I will also advocate for numerous other measures to reduce inequality in America. First, we should couple the need for bold climate action with the need to put millions of Americans back to work with good-paying jobs through robust investments in green jobs, infrastructure, and public transit. We also need a large infusion of affordable housing across every community. The federal government must increase our housing stock while prioritizing groups who have been marginalized on the basis of race and sexual orientation because of redlining and outright discrimination. Another issue I’m passionate about is achieving universal pre-K in child care. Compared to other highly-developed economies, the United States has a glaring lack of public policy and infrastructure to support young families. We know that the opportunity gap starts at the very beginning of a child’s life. And children who don’t have access to quality early childhood care and education grow up with severe, long-term disadvantages. In order to level that playing field, it’s become clear that working families in this country desperately need relief. Rebuilding the middle class, providing pathways to opportunity for those struggling to get into the middle class, starting to tackle the racial wealth gap, and recovering equitably from this economic crisis starts with a child care system that is affordable and accessible to all.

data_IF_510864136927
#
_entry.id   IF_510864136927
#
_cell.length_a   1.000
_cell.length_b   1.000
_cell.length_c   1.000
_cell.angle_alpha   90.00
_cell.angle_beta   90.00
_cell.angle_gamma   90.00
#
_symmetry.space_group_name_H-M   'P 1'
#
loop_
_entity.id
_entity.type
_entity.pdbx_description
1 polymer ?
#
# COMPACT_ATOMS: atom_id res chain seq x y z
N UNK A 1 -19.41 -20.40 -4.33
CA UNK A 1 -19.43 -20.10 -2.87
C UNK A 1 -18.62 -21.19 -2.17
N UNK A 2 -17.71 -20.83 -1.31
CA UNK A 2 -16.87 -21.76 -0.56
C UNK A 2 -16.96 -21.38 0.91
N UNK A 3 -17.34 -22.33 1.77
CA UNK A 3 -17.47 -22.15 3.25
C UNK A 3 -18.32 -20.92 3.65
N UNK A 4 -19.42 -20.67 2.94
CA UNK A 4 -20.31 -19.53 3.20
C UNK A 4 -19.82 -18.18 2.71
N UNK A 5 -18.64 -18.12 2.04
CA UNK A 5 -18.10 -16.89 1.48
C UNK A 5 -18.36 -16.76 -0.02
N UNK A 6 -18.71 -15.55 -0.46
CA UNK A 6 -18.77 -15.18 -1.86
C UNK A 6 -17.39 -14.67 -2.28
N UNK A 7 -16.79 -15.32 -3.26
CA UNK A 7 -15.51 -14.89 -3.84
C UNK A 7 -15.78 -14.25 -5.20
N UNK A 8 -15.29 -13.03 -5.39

I believe that the best way to alleviate financial inequality is to reform the educational system in the United States with one principal - school choice for those that are stuck in failing school districts. We can reauthorize Title 1 of the Elementary and Secondary Act of 1965 to state simply that parents can get direct grants from Title 1 funding to send their child to another school if their local school district is failing. They can pay tuition to any other accredited public, private, or charter school that will enroll them. It is undeniable that young people with a good education are far more likely to succeed in the workforce than those who have a poor or incomplete education. It is unacceptable to look the other way and let disadvantaged youth be robbed of a good education in the most successful nation in the world, and this one measure will lift millions out of a life of poverty.